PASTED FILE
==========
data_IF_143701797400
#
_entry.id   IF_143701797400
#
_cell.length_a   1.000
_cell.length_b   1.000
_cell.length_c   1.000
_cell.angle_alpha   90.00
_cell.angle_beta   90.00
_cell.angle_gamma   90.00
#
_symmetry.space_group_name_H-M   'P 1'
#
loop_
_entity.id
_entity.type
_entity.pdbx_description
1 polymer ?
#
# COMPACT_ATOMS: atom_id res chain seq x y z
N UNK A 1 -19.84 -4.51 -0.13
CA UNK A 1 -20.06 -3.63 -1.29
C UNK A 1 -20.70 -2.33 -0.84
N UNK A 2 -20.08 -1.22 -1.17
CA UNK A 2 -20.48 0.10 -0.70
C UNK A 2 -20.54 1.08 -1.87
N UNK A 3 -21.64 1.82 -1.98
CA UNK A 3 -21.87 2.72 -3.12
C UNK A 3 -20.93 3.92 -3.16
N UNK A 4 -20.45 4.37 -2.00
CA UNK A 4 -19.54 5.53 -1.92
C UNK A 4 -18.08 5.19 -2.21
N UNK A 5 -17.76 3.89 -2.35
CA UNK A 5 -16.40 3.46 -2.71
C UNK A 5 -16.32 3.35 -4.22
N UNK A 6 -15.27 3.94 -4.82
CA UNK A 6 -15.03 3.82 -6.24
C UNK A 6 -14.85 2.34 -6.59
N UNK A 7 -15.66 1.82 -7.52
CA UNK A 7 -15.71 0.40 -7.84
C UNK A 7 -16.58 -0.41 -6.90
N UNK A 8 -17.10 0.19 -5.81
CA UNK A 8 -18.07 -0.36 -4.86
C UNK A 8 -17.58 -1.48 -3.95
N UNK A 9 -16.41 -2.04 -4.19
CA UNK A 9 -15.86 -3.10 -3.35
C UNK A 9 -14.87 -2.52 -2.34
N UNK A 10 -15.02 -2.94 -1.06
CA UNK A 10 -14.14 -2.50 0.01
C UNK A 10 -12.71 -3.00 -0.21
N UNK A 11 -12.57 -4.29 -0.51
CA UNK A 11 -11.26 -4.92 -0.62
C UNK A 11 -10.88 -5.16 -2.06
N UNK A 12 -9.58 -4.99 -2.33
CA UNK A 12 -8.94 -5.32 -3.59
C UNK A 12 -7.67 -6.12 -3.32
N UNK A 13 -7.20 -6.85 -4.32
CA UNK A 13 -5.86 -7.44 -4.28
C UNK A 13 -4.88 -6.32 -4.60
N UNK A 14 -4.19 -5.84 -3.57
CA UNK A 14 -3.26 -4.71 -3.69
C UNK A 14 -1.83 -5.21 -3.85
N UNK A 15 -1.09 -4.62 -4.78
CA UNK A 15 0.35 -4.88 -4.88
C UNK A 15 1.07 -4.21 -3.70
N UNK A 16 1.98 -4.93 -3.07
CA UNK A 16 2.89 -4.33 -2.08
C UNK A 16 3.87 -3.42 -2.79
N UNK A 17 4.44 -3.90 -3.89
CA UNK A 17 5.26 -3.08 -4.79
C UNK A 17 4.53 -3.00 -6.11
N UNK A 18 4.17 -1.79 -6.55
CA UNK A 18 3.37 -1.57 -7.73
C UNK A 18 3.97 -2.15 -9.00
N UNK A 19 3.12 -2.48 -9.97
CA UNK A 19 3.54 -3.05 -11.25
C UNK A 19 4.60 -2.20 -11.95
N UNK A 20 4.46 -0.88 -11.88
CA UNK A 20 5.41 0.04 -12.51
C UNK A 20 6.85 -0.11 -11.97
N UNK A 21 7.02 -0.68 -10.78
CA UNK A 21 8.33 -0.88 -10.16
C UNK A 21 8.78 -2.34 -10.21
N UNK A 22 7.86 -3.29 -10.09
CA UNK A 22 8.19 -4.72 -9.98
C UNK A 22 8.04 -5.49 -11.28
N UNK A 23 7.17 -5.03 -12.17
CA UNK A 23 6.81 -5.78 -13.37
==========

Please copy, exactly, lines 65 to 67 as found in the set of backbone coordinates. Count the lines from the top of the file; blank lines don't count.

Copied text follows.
C UNK A 15 1.07 -4.21 -3.70
N UNK A 16 1.98 -4.93 -3.07
CA UNK A 16 2.89 -4.33 -2.08